Spring Break day 2 - Blue Ridge Parkway-1
Waynesboro Travel Blog› entry 796 of 1090 › view all entries
The Blue Ridge Parkway is a very unique road in the United States. It connects Shenandoah National Park in the state of Virginia with Great Smoky Mountains National Park in the state of North Carolina. That is not very special of course, the facts that make it a special road are these: It...
- is 755-km (469-mile) long,
- is a VERY scenic drive for every inch of its existence,
- is like Shenandoah's Skyline Drive, built along the ridge of the mountains,
- has many great viewpoints,
- has plenty of hiking possibilities,
- goes through two states,
- has many interesting historic features,
- is managed by the National Park Service.
The last fact guarantees a great experience. Although the Blue Ridge Parkway is not a National Park, one could consider it as such, it would be the longest and narrowest of all.
The road runs in the Blue Ridge Mountains, a mountain chain that is part of the Appalachian Mountains. It was construction started in 1936, starting in North Carolina and completed bit by bit in various, not connecting sections (see here). A major part of it was constructed by the Works Progress Administration, and agency that provided work for millions of Americans. The last section completed, in 1985, was the Lin Cove Viaduct.
The parkway has only a few crossroads with local roads. Other crossings with railroads, major roads, interstates and rivers are all bypassed via bridges. The speed limit is 70 kmph (45 mph). The parkway passes through 26 tunnels, crosses 168 bridges, and six viaducts. Its lowest point is in Virginia at 198 meters (649 ft) high, the highest point can be found in North Carolina and measures 1843 meters (6047 ft).
After breakfast I headed back to the place where I left the Skyline Drive yesterday evening. This was mile marker 0 of the long Blue Ridge Parkway. The weather had hugely improved and a lot of patches with blue sky were visible.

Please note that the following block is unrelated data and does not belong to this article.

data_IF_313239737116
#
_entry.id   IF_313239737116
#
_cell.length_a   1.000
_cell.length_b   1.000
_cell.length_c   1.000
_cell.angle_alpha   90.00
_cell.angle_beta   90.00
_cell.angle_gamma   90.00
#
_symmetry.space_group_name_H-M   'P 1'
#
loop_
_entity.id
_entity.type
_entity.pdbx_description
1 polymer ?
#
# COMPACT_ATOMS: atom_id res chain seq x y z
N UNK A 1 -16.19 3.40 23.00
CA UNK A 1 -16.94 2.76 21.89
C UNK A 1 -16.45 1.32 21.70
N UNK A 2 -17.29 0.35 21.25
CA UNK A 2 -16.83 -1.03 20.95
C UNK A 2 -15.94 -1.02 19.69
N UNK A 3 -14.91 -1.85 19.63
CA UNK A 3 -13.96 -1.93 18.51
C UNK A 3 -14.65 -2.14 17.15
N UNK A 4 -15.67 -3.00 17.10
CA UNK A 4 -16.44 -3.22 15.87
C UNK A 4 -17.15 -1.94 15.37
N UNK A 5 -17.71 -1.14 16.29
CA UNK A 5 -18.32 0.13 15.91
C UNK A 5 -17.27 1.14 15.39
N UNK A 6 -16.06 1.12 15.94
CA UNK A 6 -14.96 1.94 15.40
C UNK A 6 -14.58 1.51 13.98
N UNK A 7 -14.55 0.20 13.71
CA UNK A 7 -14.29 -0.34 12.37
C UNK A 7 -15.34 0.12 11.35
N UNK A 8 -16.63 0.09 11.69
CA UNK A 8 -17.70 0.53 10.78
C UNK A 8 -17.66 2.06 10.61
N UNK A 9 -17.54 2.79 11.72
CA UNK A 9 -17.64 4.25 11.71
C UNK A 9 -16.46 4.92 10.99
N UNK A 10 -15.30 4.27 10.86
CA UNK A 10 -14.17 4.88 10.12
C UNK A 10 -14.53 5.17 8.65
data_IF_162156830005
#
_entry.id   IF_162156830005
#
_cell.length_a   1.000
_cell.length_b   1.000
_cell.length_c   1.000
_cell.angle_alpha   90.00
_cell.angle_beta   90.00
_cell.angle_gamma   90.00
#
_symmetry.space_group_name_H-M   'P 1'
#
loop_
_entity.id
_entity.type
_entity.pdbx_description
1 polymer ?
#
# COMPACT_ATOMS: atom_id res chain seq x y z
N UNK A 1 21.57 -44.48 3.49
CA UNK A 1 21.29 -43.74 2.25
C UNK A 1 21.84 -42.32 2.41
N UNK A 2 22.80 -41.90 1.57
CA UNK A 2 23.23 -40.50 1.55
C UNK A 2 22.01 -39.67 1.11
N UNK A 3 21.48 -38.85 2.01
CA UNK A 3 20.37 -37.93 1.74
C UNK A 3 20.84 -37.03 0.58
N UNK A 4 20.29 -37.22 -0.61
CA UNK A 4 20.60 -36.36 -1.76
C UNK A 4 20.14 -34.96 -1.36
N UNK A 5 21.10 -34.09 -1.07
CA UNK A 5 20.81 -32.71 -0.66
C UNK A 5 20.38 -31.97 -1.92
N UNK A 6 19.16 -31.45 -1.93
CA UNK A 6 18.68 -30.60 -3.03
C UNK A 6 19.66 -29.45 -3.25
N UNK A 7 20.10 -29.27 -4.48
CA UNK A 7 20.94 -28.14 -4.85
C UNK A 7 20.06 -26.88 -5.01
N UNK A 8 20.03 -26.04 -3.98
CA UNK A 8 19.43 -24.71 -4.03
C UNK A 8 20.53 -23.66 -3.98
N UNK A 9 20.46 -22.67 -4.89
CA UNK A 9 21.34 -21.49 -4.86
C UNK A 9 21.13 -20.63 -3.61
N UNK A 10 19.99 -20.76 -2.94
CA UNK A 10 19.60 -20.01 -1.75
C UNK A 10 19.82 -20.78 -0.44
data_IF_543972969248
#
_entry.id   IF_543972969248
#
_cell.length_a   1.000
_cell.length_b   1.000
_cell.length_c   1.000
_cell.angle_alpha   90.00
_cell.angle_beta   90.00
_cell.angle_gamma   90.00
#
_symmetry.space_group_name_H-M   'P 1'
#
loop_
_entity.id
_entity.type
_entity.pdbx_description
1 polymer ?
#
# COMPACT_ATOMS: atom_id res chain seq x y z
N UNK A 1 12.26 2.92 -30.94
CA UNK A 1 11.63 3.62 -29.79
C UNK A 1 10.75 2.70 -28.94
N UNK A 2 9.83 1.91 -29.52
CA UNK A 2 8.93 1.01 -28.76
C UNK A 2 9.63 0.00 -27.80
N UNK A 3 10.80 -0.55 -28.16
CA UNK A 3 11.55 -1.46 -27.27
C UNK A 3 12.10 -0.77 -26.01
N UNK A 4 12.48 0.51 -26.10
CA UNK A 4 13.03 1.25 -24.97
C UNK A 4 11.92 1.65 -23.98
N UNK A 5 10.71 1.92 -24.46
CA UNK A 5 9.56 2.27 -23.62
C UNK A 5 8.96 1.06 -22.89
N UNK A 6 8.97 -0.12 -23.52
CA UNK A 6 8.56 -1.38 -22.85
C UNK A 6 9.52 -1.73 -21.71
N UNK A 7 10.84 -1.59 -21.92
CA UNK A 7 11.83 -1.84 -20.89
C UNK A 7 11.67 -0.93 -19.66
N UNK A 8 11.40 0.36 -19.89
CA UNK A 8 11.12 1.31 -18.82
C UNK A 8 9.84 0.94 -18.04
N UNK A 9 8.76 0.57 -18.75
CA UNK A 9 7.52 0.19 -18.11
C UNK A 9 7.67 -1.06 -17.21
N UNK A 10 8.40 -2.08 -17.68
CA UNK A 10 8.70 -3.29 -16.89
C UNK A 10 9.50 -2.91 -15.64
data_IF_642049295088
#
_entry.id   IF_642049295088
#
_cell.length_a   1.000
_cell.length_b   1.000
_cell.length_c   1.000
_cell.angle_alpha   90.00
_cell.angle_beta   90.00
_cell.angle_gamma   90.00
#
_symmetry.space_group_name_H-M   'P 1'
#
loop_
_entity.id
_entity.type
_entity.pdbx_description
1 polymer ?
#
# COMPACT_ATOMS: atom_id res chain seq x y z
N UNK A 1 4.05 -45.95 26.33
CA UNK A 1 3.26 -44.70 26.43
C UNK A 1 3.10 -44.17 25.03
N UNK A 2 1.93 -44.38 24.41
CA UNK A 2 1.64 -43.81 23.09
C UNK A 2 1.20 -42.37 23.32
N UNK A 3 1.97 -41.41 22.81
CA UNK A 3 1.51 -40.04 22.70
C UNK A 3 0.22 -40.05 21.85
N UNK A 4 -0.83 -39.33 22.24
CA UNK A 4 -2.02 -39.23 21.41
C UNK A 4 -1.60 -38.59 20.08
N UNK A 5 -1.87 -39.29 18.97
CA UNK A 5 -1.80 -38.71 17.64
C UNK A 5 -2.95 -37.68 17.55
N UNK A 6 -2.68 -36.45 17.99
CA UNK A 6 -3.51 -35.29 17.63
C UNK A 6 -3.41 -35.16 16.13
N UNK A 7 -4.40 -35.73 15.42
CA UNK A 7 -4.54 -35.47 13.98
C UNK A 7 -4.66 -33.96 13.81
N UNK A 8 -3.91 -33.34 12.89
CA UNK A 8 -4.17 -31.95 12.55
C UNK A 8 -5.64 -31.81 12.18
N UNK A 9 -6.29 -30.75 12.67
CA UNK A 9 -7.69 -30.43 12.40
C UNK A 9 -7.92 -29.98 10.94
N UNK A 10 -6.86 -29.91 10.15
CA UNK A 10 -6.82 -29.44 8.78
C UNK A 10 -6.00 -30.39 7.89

After the Humpback Rocks Visitor Center (mile 6.1), with a nice flower meadow the first vista appeared. The trees in the valleys deep down below me looked like cabbage.
At Yankee Horse Ridge (mile34.4) the Park Service has restored an old logging railroad and bridge.
At approx. mile 63 the parkway reaches its lowest point. Just after that I hiked around Otter Lake, a small artificial lake.
Immediately after that at mile 63.9 the parkway crosses the James River. In the past the river was heavily used by ships and a lock system was constructed to negotiate the shallow parts.
At mile 86 I had planned the main hike of the day: Sharp Top Mountain. This 1177-meter (3862-feet) high mountain was long believed to be the highest mountain of Virginia. A bit strange, since its nearby neighbor is way higher, (and still not the highest). A stone from its summit was actually incorporated into the Washington Memorial in Washington DC. Sharp Top is, with its specific shape and bald summit, a popular destination.
After a whole day with great weather a huge shower started of course midway the hike. When I arrived at the summit the sun re-appeared and as a bonus for my persistence a beautiful rainbow appeared in the valley below me. Wow!
By 5:30 pm I reached the city of Roanoke, one of the two bigger cities that are located right next to the parkway. Time to get fuel for the Mazda. At that point I had reached mile marker 121 (196 km) and the hotel I had reserved for the upcoming night would be at mile marker 292 (471 km). So, I was not even mid way my today's leg. No matter how difficult it was, I forced myself to start driving and not stop anymore.
Well, with one exception: Mabry Mill, at mile marker 176.
By 10 pm, and after driving in the complete darkness for an hour and a half, I left the parkway in the village of Blowing Rock NC. I had entered a new state and I had had a great day!
More pictures below!